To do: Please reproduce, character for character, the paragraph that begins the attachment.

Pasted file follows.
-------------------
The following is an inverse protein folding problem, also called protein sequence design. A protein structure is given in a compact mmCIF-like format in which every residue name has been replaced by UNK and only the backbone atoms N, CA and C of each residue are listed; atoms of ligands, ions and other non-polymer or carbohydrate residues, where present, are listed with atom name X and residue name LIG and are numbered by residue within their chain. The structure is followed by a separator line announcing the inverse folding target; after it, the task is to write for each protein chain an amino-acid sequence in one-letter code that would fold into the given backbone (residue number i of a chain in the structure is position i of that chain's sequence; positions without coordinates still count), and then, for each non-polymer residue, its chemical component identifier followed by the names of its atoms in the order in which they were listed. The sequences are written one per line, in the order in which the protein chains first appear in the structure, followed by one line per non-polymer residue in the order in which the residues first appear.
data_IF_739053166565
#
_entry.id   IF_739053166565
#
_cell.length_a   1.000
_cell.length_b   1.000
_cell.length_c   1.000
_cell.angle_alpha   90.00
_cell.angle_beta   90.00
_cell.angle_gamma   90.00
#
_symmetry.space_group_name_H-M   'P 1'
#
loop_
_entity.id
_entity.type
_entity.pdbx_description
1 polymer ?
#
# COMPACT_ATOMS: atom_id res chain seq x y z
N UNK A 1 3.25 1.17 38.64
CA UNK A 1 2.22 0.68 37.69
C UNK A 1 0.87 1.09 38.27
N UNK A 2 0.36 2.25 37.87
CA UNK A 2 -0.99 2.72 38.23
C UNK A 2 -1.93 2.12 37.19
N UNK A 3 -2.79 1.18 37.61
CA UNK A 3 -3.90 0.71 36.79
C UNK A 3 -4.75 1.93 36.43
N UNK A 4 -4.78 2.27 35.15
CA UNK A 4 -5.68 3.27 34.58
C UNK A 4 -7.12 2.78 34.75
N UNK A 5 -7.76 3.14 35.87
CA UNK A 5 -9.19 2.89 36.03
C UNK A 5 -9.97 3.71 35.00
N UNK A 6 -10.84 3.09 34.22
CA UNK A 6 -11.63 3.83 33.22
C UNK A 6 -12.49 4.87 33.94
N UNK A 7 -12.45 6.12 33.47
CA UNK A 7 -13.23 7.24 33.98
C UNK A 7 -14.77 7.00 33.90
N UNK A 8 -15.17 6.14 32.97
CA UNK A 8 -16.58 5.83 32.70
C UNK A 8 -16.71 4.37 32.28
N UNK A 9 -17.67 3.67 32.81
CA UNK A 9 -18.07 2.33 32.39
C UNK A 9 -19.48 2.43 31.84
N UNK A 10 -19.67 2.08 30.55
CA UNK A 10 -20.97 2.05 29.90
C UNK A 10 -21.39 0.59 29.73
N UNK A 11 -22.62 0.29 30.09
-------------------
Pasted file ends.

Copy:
The following is an inverse protein folding problem, also called protein sequence design. A protein structure is given in a compact mmCIF-like format in which every residue name has been replaced by UNK and only the backbone atoms N, CA and C of each residue are listed; atoms of ligands, ions and other non-polymer or carbohydrate residues, where present, are listed with atom name X and residue name LIG and are numbered by residue within their chain. The structure is followed by a separator line announcing the inverse folding target; after it, the task is to write for each protein chain an amino-acid sequence in one-letter code that would fold into the given backbone (residue number i of a chain in the structure is position i of that chain's sequence; positions without coordinates still count), and then, for each non-polymer residue, its chemical component identifier followed by the names of its atoms in the order in which they were listed. The sequences are written one per line, in the order in which the protein chains first appear in the structure, followed by one line per non-polymer residue in the order in which the residues first appear.